Washington - The Trump administration began an urgent debate Friday over how to respond to what officials say has grown into a shadow war with Iran, after attacks on oil tankers in the Arabian Gulf that appeared meant to assert Iranian control over one of the world’s most strategic shipping lanes at a time of heightened tension with the United States.

President Donald Trump put Iran on notice that the United States would push back but offered no details and suggested that he was ready to engage with the Iranians, who denied responsibility for the attacks, whenever they are prepared to talk.

But tension remained high, with a senior official confirming that Iran had fired a surface-to-air missile Thursday at a US drone flying over the Gulf of Oman, where the attacks on the tankers occurred. The episode took place early that morning, between the distress calls from the two ships crippled by explosions that day.

Officials at the Pentagon weighed tactical responses to the attacks, like beefing up the security around tankers, or more drastic moves, like deploying as many as 6,000 additional Navy, Air Force and Army personnel to the Gulf.

One of the two tankers hit by the explosions Thursday, the Japanese-owned Kokuka Courageous, was being towed into a port in the UAE for further inspection into how the attack was carried out and with what kind of weapon. The Navy dispatched a bomb squad team to investigate.

The other tanker, the Norwegian-owned Front Altair, remained adrift, on fire and abandoned by its crew after Iranian patrol boats chased off civilian tugs that had come to tow it to port.

Trump, citing a grainy, black-and-white US military video of a small boat filled with sailors at the side of one of the stricken tankers, declared that there was no doubt that Iran was behind the attacks. One of the mines, he said, had “Iran written all over it”.

But others said the footage fell short of proving Iran’s culpability.

Germany’s foreign minister said the video was “not enough” to determine conclusively that Iran had carried out the attacks, a position echoed by Norway’s government, and the European Union cautioned against further escalation. The Japanese owner of the Courageous questioned accounts that the ship had been damaged by a mine or mines, saying it had been struck by a flying object.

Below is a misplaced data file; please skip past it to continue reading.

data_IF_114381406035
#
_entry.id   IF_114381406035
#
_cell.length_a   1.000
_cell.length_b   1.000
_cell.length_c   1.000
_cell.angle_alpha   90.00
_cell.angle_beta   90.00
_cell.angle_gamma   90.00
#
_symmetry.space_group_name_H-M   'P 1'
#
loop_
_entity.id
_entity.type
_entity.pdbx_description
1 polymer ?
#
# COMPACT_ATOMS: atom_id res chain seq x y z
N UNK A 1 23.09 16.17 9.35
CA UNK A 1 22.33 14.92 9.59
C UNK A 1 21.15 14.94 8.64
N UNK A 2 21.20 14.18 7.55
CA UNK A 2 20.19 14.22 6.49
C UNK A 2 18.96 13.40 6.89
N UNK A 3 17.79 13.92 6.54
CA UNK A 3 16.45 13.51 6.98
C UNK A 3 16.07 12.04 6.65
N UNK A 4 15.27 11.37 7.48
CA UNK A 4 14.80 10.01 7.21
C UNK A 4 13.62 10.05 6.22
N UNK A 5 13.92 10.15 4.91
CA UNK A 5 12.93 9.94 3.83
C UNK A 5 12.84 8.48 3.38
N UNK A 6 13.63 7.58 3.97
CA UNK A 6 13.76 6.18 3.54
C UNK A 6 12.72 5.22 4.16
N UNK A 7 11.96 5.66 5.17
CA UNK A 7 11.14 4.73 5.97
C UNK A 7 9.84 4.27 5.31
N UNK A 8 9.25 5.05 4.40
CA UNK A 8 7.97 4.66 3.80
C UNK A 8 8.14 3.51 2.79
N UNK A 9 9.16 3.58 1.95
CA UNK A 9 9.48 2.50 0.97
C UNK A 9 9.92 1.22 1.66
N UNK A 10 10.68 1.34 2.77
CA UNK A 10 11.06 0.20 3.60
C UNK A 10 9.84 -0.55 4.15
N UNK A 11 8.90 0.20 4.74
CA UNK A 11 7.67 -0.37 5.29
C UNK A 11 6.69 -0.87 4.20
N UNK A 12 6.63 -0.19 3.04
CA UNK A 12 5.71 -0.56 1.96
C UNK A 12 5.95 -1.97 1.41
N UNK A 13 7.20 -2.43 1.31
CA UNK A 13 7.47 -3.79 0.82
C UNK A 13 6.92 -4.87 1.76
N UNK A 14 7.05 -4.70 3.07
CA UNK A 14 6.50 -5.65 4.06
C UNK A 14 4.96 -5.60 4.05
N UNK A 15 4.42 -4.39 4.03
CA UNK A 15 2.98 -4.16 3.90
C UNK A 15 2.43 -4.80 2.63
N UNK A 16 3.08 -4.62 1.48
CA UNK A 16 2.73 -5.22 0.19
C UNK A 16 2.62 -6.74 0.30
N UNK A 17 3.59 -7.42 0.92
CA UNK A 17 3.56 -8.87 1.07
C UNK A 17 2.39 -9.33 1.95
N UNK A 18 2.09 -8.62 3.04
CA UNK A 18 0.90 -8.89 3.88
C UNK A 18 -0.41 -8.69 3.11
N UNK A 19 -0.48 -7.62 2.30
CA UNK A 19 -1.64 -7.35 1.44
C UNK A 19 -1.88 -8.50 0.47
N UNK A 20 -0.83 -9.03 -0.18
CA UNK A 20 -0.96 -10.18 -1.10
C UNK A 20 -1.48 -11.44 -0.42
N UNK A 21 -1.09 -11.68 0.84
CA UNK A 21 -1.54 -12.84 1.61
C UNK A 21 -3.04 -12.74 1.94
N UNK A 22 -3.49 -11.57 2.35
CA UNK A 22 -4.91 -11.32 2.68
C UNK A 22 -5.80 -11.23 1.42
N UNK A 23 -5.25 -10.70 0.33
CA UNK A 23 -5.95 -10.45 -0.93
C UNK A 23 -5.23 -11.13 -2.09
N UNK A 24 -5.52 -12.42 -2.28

Their scepticism reflected a deeper distrust of a US administration that has pulled out of the Iran nuclear deal, spurning its European allies and sowing suspicion that the United States is spoiling for a fight with Iran.

With the flurry of questions about Iran’s motives and the United States’ intelligence, even the president appeared to be treading carefully. While he said the United States would not allow Iran to shut down the Strait of Hormuz, a key transit point for oil shipments, Trump insisted he was not looking for war. He even reopened the door to some kind of engagement with the Iranian leadership.

“I’m ready when they are,” Trump said in a telephone interview Friday with “Fox & Friends,” the Fox News morning program. “Whenever they’re ready, it’s OK. In the meantime, I’m in no rush.”

Trump’s remarks were more cautious than those of Secretary of State Mike Pompeo a day earlier, and they captured a tension in the administration. The president has signaled a desire to reduce US involvement in wars and engage in diplomacy even as he has taken aggressive positions in confronting rivals like Iran. His more hard-line advisers, including Pompeo and the national security adviser, John R. Bolton, are pushing for the United States to tighten the pressure.